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Thread: Preparing For The Release of Wayland 1.0

  1. #11
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    Quote Originally Posted by blackout23 View Post
    lol if anything then Weston is similar to Compiz (being a compositor as an example implementation of the Wayland Protocol). The fact that you can't even make this distinction leads me to belive, that you don't know much about the whole issue.
    It doesn't matter how compositor is named.

  2. #12
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    It isn't a matter of names, the things that you posted were meaningless...

  3. #13
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    Quote Originally Posted by JS987 View Post
    It doesn't matter how compositor is named.
    Care to explain why compositing in general is a bad thing and why it should be inherently slow?

  4. #14
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    Quote Originally Posted by blackout23 View Post
    Care to explain why compositing in general is a bad thing and why it should be inherently slow?
    According to most benchmarks at Phoronix compositing slows down OpenGL applications.

  5. #15
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    Quote Originally Posted by JS987 View Post
    According to most benchmarks at Phoronix compositing slows down OpenGL applications.
    Hint: XFCE, KDE and GNOME3 also use compositing and are still faster than Unity. You should read a little bit more not just look at some graphs.

  6. #16
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  7. #17
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    Quote Originally Posted by blackout23 View Post
    Hint: XFCE, KDE and GNOME3 also use compositing and are still faster than Unity. You should read a little bit more not just look at some graphs.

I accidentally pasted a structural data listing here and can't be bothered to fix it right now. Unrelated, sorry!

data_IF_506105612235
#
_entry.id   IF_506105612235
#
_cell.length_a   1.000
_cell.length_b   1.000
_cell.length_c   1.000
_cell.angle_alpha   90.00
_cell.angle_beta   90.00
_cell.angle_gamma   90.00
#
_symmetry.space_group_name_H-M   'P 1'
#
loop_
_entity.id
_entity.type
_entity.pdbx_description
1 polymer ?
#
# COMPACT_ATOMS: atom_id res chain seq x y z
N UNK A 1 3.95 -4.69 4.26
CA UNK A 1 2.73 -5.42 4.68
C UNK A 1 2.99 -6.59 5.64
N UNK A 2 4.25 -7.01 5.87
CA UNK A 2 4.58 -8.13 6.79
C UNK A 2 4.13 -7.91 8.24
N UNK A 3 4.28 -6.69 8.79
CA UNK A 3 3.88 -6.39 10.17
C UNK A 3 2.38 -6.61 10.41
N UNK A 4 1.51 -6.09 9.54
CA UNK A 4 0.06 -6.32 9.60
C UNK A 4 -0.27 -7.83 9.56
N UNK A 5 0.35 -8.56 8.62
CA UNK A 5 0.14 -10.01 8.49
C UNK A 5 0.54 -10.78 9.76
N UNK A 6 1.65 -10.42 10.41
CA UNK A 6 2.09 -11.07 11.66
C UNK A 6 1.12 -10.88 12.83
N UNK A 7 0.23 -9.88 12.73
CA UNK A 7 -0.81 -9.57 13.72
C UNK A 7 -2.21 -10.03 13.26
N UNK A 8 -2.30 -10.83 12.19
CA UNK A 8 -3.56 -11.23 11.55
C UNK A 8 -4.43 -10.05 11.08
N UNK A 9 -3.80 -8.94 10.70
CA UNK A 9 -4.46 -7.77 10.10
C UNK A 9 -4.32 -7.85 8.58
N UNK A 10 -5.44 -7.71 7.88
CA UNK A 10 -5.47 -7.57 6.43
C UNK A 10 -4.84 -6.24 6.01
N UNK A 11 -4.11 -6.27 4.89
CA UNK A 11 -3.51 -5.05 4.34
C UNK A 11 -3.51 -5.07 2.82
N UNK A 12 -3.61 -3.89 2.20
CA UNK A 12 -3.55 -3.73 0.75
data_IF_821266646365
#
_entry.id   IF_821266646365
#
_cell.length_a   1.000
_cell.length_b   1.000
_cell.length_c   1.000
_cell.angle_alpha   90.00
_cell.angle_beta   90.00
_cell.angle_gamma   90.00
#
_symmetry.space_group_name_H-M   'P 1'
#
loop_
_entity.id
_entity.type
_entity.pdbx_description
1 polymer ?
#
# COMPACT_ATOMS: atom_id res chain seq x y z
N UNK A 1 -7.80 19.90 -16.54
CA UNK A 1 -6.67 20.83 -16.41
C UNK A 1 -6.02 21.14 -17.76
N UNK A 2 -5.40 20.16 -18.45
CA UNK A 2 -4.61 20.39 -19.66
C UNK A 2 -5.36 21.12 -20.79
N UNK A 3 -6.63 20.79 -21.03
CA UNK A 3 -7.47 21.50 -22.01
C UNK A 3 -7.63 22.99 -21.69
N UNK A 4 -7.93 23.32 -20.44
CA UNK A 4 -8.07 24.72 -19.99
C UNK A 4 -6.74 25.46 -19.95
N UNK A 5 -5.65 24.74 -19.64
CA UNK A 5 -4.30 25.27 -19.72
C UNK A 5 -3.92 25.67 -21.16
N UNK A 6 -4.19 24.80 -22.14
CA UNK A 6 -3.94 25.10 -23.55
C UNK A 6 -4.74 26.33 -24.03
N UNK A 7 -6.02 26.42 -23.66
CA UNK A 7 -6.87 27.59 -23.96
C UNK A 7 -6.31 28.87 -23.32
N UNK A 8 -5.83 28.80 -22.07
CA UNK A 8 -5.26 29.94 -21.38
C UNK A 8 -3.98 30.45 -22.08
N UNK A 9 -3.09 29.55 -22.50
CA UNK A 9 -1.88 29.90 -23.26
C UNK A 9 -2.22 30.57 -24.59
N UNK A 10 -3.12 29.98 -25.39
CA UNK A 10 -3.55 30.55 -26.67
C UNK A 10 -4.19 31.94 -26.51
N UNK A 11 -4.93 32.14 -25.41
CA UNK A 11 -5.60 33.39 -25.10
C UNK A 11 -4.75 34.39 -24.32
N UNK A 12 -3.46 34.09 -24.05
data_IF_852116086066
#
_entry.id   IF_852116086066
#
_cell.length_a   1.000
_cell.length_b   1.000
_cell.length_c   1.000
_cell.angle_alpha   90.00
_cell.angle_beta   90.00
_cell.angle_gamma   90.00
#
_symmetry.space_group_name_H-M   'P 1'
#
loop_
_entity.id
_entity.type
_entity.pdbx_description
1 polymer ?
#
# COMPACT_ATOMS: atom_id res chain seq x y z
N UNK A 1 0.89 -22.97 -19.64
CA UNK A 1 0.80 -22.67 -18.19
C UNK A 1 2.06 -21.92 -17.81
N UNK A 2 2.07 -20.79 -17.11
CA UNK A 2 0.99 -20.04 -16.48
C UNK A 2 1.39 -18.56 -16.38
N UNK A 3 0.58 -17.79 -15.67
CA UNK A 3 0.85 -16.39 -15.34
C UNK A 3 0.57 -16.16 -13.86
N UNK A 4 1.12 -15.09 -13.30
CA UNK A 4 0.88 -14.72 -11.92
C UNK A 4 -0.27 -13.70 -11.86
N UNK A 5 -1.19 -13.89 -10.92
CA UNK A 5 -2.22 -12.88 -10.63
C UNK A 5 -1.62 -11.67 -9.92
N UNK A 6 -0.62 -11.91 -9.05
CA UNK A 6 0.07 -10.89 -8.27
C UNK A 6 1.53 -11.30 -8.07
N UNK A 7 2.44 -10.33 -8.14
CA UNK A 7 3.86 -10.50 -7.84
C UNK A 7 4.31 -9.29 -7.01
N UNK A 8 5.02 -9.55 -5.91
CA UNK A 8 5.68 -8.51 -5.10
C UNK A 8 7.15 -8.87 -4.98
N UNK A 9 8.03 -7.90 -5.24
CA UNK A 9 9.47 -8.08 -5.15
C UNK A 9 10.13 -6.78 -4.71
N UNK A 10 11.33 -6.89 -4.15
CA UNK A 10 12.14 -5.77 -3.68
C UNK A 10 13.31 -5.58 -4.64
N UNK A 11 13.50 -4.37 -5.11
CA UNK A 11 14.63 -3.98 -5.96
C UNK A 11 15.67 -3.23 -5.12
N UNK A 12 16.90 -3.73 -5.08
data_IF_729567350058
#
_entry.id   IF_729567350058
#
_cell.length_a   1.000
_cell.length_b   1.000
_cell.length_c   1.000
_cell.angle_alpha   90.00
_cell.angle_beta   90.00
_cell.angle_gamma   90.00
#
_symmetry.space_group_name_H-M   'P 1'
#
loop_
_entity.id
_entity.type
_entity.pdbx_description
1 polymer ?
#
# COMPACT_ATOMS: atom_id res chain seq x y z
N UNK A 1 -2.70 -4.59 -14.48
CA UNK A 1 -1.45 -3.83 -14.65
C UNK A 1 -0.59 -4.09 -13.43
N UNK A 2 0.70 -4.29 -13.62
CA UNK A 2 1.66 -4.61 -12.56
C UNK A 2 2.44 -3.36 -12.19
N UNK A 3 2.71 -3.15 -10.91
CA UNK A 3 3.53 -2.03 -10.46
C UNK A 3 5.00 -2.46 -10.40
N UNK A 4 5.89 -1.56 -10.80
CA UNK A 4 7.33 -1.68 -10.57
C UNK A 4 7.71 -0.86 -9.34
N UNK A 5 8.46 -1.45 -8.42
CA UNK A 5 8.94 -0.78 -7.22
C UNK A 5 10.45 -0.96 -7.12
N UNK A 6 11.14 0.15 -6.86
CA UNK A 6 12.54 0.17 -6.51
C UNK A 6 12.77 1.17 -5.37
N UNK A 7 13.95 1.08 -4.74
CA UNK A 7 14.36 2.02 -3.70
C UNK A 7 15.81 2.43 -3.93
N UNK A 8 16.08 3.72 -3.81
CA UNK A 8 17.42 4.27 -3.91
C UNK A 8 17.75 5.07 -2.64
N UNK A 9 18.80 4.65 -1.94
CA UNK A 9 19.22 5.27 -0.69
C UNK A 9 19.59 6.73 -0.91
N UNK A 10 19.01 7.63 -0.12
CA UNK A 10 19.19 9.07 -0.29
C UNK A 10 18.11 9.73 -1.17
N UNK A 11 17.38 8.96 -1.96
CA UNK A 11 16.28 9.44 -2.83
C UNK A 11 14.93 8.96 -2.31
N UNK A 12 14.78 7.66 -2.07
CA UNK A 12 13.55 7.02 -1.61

http://www.phoronix.com/scan.php?pag...desktops&num=6
    There is comparison of KDE with and without compositing.
    Applications are much faster if compositing is disabled.

  8. #18
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    Please, take a look (and read) here: http://wayland.freedesktop.org/architecture.html, there is a big architectural difference between a Wayland compositor and a X compositor, Weston isn't "yet another X compositor".

  9. #19
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    Does Wayland support XRender?

  10. #20
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    Quote Originally Posted by JS987 View Post
    http://www.phoronix.com/scan.php?pag...desktops&num=6
    There is comparison of KDE with and without compositing.
    Applications are much faster if compositing is disabled.
    That's not really true. "Suspended" is not the same as "Disabled". KWIN can be "enabled" and set to auto-suspend when a full screen application starts, and it works flawlessly so KWIN doesn't sap performance from your video card.

    There are at least two major benefits that KWIN can do that can significantly increase your desktop experience on slower, older hardware.

    The first one is "scale resize" effect. This allows you to GPU accelerate resize any window and it will resize the window with perfect smoothness. If you turn this off, resizing a firefox window with a modern webpage loaded inside it is very choppy on my PC. This desktop effect is *amazing* as the CPU usage while resizing windows drops to 0% instead of 100% and it is *very* smooth on a 6+ year old laptop.

    The other major benefit that KWIN compositing can do is fix the repainting problems where you move a window in front of another window. The CPU is too busy to redraw the other window so you see a messy trail of the first window all over the second window. At least until the second window gets a chance to redraw. So you get presented with an incorrect display of your open applications. With KWIN Effects enabled, this simply never happens anymore and you can drag windows wherever you like without having any window trail problems.

    So yes, even though I'm running kwin effects with only 1 desktop effect, I'd definitely say that my Desktop is a lot better because of it. Also, I can confidently say my Desktop is better than Windows XP as I know the "window trailing" in front of other windows that "aren't responding" was always an annoying graphical problem on Windows XP.

    Further, I can force my GPU into a low power state and KWIN still runs smoothly.

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